Seasonal and diurnal trends in black carbon properties and co-pollutants in Mexico City

Excerpt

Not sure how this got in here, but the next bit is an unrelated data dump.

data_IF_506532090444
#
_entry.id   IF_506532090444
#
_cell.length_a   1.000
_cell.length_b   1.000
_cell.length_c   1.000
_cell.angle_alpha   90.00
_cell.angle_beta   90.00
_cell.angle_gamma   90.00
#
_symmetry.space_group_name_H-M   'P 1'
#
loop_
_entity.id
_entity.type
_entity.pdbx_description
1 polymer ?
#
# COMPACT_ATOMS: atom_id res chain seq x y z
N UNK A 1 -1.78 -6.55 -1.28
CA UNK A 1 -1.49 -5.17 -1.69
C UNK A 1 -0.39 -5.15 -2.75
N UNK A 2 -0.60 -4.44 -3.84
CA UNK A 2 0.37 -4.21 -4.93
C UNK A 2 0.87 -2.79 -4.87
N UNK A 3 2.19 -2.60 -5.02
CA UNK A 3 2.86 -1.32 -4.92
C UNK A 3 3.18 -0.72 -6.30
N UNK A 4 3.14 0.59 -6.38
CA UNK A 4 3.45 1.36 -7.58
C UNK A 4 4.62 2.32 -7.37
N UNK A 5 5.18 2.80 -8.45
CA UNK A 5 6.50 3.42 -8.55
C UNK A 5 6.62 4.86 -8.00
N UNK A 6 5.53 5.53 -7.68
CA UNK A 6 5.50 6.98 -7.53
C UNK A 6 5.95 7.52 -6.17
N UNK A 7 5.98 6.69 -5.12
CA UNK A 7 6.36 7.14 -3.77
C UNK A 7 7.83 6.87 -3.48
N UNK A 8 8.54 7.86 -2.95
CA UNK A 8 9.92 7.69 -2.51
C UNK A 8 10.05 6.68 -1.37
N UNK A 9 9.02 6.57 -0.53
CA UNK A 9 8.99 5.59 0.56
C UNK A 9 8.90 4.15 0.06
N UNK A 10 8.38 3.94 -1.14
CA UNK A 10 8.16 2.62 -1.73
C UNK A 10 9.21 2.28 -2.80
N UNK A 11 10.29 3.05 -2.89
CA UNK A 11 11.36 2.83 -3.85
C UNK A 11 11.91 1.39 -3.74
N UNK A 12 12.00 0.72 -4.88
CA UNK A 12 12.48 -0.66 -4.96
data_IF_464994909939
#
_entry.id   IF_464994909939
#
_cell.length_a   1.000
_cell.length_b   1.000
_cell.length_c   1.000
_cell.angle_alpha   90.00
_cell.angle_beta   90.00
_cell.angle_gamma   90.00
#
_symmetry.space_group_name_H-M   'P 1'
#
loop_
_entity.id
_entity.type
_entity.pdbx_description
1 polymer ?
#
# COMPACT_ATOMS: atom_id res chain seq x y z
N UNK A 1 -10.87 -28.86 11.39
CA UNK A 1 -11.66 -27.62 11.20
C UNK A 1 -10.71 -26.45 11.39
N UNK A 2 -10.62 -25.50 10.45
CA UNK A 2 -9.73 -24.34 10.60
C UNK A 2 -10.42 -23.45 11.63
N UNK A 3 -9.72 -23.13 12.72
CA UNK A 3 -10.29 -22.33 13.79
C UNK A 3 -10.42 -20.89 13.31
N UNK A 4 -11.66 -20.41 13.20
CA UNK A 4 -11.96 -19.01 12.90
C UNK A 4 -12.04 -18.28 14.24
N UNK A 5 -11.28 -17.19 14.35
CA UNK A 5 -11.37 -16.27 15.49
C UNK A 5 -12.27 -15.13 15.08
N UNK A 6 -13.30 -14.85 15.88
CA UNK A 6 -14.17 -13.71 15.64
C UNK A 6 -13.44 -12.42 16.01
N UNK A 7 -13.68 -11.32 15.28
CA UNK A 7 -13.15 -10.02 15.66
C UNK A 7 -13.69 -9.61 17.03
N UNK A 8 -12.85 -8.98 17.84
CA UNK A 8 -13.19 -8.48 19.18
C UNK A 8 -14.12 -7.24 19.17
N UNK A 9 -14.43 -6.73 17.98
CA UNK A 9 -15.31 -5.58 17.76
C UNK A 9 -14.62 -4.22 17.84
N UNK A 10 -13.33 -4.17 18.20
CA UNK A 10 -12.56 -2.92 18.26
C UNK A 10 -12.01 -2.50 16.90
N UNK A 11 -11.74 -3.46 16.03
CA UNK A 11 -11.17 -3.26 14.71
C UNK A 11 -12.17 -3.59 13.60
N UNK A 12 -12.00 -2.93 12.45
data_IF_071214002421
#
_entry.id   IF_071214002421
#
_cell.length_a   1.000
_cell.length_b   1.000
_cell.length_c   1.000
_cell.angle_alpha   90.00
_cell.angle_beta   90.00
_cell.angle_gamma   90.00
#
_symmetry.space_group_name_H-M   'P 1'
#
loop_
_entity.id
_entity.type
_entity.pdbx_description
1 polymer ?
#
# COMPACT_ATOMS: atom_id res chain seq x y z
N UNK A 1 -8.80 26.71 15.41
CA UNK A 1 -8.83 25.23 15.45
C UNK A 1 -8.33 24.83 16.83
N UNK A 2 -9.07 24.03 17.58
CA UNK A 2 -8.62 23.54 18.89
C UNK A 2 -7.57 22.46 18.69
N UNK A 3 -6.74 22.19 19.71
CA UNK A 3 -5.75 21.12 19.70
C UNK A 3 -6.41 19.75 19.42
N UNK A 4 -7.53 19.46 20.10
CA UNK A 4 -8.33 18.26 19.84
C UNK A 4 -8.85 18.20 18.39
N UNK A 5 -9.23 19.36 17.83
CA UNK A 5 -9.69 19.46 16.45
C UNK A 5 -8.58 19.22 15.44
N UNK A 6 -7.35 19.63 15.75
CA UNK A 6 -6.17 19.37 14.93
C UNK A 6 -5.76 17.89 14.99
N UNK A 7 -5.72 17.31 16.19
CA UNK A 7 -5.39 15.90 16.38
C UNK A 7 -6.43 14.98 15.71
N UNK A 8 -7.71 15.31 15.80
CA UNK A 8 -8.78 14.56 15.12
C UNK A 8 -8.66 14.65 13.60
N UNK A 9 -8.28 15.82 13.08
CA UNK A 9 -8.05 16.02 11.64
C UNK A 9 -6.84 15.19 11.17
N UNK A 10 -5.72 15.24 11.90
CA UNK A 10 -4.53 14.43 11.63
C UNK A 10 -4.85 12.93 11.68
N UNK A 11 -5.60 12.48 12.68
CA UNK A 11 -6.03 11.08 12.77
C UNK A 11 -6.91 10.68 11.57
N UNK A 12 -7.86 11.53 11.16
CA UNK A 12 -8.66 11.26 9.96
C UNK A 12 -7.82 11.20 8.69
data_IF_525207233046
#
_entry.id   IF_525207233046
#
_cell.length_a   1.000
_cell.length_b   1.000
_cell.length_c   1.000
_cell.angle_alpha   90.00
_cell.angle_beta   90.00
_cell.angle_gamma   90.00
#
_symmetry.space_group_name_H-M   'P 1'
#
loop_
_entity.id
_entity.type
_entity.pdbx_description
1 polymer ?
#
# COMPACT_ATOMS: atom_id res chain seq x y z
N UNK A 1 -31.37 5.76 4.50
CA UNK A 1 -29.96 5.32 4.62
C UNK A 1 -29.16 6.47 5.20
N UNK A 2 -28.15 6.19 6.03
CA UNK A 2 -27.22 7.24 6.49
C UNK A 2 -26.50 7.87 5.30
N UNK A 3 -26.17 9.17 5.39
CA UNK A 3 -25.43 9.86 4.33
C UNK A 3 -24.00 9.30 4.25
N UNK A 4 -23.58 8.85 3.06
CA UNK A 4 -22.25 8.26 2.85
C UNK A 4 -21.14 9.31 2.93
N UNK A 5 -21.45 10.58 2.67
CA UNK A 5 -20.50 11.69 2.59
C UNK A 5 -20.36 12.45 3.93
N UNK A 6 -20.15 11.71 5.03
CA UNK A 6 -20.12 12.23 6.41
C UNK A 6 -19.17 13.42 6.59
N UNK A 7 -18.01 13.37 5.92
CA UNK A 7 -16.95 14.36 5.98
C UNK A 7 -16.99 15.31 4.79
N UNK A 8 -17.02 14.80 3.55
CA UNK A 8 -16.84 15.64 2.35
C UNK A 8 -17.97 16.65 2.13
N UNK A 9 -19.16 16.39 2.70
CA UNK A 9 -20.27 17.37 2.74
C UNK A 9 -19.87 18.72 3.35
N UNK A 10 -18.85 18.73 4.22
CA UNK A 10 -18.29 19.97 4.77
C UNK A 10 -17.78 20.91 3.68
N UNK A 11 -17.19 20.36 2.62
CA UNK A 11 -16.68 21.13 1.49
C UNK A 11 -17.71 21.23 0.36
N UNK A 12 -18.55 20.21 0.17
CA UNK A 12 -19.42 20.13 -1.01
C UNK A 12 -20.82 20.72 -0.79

Arnott, W. P, Moosmüller, H., and Walker, J. W.: Nitrogen Dioxide and Kerosene-Fla.me Soot Calibration of Photoacoustic Instruments for Measurement of Light Absorption by Aerosols, Rev. Sci. Instrum., 71, 4545–4552, 2000.; Arnott, W. P., Hamasha K., Moosmüller, H., Sheridan P. J., and Ogren J. A.: Towards Aerosol Light-Absorption Measurements with a 7-Wavelength Aethalometer: Evaluation with a Photoacoustic Instrument and 3-Wavelength Nephelometer, Aerosol Sci. Tech., 39, 17–29, 2005.; Arnott, W. P., Walker, J. W., Moosmüller, H., Elleman, R. A., Jonsson, H. H., Buzorius, G., Conant, W. C., Flagan, R. C., and Seinfeld, J. H.: Photoacoustic insight for aerosol light absorption aloft from meteorological aircraft and comparison with particle soot absorption photometer measurements: DOE Southern Great Plains climate research facility and coastal stratocumulus imposed perturbation experiments, J. Geophys. Res.-Atmos., 111, D05S02, doi:10.1029/2005JD005964, 2006.; Baron, P. A. and Willeke, K.: Aerosol Measurements Principles, Techniques and Applications, John Wiley and Sons, New York, NY, 1133 pp., 2001.; Barth, M. C. and Church, A. T.: Regional and global distributions and lifetimes of sulfate aerosols from Mexico City and southeast China, J. Geophy. Res, 104, 30231–30239. 1999.; Baumgardner, D., Raga, G. B., Kok, G., Ogren, J., Rosas, I., Baez, A., and Novakov, T.: On the Evolution of Aerosol Properties at a Mountain Site Above Mexico City, J. Geophys. Res., 105, 22243–22253, 2000.; Baumgardner, D., Raga, G., Peralta, O., Rosas, I., Castro, T., Kuhlbusch, T., John, A., and Petzold, A.: Diagnosing black carbon trends in large urban areas using carbon monoxide measurements, J. Geophys. Res., 107, 8342, doi:10.1029/2001JD000626, 2002.; Baumgardner, D., Raga, G. B., and Muhlia, A.: Evidence for the formation of CCN by photochemical processes in Mexico City, Atmos. Environ., 38, 357–367, 2004.; Baumgardner, D., Kok, G. L., and Raga, G. B.: On the diurnal variability of particle properties related to light absorbing carbon in Mexico City, Atmos. Chem. Phys., 7, 2517–2526, doi:10.5194/acp-7-2517-2007, 2007.; Jáuregui, E.: Mesomicroclima de la Ciudad de México, Instituto de Geografía, UNAM, 87 pp., 1971.; Baumgardner, D., Grutter, M., Allan, J., Ochoa, C., Rappenglueck, B., Russell, L. M., and Arnott, P.: Physical and chemical properties of the regional mixed layer of Mexico's Megapolis, Atmos. Chem. Phys., 9, 5711–5727, doi:10.5194/acp-9-5711-2009, 2009.; Bond, T. C., Habib, G., and Bergstrom, R. W.: Limitations in the enhancement of visible light absorption due to mixing state, J. Geophys. Res., 111, 211, doi:10.1029/2006JD007315, 2006.; Bond, T. C., Doherty, S. J., Fahey, D. W., Forster, P. M., Berntsen, T., DeAngelo, B. J., Flanner, M. G., Ghan, S., Kärcher, B., Koch, D., Kinne, S., Kondo, Y., Quinn, P. K., Sarofim, M. C., Schultz, M. G., Schulz, M., Venkataraman, C., Zhang, H., Zhang, S., Bellouin, N., Guttikunda, S. K., Hopke, P. K., Jacobson, M. Z., Kaiser, J. W., Klimont, Z., Lohmann, U., Schwarz, J. P., Shindell, D., Storelvmo, T., Warren, S. G., and Zender, C. S.: Bounding the role of black carbon in the climate system: A scientific assessment, J. Geophys. Res.-Atmos., 188, 5380–5552, 2013.; Bowerman, N. H. A., Frame, D. J. Huntingford, C., Lowe, J. A., Smith, S. M., and Allen, M. R.: The role of short-lived climate pollutants in meeting temperature goals, Nature Climate Change, 3, 1021–1024 , 2013.; Chan, T. W., Brook, J. R., Smallwood, G. J., and Lu, G.: Time-resolved measurements of black carbon light absorption enhancement in urban and near-urban locations of southern Ontario, Canada, Atmos. Chem. Phys., 11